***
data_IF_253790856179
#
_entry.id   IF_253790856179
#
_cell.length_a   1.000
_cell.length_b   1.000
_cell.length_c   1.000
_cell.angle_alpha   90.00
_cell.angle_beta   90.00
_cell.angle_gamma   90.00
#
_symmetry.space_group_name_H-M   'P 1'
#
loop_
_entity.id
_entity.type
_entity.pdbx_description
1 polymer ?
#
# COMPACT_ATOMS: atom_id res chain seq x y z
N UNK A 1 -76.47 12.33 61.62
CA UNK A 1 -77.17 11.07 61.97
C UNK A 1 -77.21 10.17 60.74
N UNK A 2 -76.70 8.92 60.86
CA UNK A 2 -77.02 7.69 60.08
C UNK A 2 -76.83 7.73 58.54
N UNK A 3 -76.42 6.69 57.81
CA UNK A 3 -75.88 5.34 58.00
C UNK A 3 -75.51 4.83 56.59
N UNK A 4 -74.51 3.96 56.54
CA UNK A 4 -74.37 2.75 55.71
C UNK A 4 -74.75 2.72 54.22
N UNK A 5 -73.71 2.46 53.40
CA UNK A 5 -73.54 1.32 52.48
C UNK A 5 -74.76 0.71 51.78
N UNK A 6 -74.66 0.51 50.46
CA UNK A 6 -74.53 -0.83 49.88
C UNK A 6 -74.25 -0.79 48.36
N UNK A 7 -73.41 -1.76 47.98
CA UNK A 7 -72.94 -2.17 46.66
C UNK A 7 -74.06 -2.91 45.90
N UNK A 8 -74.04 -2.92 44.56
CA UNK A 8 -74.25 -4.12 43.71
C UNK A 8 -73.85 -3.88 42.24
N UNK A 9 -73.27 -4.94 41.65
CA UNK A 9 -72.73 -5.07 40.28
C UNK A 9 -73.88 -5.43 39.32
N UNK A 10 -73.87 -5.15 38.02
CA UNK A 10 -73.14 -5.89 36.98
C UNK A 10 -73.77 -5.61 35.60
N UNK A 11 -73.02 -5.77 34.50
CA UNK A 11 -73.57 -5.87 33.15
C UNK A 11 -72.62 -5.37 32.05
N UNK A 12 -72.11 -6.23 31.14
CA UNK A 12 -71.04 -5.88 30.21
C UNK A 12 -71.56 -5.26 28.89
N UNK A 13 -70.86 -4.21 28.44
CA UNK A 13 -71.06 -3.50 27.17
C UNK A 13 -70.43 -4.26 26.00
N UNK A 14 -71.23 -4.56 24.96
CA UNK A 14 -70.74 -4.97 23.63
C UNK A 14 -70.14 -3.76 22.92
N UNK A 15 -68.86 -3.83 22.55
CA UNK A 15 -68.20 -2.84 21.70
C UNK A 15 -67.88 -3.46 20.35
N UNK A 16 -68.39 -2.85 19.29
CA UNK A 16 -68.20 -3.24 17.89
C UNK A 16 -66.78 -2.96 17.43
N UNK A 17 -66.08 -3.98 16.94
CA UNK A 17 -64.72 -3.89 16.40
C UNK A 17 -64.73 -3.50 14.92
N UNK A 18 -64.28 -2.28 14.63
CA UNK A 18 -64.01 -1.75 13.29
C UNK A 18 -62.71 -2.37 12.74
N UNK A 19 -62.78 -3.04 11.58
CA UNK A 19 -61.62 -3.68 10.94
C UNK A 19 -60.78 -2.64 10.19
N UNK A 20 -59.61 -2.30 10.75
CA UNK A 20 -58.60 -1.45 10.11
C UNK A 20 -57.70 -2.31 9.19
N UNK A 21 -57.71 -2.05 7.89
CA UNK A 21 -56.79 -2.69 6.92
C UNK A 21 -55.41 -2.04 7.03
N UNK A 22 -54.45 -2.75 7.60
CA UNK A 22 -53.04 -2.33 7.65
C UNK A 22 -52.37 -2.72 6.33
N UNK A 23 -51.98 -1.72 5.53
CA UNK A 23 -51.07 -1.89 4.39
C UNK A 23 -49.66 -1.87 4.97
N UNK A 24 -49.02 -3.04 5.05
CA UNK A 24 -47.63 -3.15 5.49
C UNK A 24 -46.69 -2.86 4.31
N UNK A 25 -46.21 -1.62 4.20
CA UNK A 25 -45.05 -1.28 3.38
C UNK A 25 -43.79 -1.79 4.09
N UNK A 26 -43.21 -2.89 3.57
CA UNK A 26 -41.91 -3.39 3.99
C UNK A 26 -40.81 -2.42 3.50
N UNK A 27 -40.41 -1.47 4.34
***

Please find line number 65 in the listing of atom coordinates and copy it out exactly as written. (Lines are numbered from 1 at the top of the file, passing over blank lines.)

C UNK A 15 -67.88 -3.46 20.35